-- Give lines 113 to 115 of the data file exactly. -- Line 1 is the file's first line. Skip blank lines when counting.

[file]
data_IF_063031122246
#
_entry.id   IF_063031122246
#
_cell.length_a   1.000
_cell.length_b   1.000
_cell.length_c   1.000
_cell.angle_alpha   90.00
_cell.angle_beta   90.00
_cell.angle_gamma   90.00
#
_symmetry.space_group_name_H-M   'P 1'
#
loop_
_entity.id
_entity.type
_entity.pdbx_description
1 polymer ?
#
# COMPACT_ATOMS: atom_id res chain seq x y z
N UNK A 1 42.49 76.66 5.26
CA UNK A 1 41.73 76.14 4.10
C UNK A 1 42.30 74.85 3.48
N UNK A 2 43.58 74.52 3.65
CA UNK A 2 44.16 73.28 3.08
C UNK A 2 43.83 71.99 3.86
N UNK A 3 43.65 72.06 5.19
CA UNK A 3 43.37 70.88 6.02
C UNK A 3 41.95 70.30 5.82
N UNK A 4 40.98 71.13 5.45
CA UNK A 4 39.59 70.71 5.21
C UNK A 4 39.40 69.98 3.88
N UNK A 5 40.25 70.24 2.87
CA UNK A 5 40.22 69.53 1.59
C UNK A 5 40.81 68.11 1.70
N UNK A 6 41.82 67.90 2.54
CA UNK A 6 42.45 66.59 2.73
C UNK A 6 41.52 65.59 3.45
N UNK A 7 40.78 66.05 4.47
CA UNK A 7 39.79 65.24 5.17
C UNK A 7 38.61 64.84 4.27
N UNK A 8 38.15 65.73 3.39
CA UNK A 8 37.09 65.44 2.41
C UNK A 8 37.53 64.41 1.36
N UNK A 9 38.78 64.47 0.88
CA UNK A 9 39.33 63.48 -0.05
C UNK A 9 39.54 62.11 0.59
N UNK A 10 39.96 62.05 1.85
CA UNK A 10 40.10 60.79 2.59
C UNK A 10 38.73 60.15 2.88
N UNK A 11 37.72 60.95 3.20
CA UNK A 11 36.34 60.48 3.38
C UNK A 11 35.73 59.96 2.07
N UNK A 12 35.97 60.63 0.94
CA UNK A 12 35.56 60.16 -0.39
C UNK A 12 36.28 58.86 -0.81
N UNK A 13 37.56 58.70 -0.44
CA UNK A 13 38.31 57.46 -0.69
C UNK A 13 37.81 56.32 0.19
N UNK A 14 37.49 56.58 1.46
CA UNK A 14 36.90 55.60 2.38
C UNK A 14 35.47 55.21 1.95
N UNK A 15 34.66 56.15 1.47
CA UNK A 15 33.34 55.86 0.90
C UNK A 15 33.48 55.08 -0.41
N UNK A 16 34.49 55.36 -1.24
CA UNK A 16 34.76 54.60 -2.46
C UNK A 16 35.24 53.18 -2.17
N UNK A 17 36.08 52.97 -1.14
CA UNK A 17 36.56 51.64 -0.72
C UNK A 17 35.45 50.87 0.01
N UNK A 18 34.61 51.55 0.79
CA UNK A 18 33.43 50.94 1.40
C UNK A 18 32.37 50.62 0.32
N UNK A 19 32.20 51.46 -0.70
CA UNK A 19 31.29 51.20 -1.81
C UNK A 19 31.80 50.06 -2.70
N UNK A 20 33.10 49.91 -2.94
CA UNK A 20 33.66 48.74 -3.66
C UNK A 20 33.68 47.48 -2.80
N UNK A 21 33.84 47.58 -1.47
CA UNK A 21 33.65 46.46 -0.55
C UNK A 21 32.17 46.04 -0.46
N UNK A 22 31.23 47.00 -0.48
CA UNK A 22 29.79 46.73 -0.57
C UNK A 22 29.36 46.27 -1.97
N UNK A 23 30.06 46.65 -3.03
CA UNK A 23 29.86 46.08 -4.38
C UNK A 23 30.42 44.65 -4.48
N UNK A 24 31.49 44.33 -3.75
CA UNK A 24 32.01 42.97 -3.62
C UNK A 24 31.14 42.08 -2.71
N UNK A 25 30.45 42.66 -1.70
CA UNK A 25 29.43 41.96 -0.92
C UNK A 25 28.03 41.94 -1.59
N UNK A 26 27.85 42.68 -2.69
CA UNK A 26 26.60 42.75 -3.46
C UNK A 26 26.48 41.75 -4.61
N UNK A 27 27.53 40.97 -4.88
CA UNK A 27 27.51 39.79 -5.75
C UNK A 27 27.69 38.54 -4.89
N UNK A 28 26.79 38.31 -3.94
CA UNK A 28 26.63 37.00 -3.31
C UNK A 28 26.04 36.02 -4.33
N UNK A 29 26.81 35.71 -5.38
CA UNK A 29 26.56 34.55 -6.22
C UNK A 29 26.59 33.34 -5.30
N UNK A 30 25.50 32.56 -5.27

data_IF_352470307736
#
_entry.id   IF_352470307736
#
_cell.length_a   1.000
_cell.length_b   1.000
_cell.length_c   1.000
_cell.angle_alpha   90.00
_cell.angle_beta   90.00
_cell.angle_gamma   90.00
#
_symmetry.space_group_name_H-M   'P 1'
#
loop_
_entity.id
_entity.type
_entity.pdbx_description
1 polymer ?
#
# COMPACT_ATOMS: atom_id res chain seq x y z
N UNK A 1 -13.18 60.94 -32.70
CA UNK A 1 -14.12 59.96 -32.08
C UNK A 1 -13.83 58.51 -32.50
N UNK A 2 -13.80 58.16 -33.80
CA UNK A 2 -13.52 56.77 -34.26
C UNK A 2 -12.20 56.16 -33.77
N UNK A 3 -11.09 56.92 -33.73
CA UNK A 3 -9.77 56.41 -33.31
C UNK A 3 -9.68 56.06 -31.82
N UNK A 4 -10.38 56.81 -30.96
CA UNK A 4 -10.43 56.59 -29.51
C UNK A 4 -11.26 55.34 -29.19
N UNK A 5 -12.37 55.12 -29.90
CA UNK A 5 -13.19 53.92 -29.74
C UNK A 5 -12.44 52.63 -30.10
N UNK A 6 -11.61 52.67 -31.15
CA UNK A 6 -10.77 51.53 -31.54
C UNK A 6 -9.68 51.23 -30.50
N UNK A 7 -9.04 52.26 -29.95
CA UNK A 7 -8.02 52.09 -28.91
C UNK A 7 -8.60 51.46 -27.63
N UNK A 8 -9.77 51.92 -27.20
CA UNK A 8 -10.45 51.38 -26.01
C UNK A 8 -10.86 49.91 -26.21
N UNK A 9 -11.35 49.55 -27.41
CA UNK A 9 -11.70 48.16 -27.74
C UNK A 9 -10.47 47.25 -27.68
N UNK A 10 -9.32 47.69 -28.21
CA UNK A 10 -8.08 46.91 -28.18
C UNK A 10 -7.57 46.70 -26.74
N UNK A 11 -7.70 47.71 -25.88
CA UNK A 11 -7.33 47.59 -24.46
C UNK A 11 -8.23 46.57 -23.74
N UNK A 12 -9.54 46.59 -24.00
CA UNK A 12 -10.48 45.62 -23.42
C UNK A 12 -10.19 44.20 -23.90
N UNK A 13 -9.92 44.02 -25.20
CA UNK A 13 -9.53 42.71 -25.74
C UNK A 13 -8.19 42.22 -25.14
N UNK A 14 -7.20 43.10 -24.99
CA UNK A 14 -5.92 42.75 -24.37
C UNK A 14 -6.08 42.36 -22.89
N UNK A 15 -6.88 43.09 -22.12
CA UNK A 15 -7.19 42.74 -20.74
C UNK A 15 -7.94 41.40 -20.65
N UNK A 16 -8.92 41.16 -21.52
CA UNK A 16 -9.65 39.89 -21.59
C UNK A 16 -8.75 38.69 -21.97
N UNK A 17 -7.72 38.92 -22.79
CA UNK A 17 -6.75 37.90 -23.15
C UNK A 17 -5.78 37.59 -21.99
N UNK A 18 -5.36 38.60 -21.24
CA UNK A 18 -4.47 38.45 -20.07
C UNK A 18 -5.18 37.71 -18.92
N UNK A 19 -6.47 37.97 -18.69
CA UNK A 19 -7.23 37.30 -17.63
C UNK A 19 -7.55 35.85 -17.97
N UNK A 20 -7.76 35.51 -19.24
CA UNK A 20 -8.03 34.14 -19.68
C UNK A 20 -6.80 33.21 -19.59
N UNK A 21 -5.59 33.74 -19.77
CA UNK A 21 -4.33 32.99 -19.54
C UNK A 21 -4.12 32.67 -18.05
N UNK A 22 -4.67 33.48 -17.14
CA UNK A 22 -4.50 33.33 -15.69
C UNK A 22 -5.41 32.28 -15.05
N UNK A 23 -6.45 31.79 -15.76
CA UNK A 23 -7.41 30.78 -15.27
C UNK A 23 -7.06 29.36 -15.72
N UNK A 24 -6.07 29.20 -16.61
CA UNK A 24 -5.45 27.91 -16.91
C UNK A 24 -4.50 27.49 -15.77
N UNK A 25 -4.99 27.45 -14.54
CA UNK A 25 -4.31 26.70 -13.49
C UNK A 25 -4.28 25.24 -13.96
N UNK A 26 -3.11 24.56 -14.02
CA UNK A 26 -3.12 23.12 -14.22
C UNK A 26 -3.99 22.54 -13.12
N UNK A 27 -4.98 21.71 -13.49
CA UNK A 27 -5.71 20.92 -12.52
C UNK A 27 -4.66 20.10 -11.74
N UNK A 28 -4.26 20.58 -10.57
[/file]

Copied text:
_cell.length_a   1.000
_cell.length_b   1.000
_cell.length_c   1.000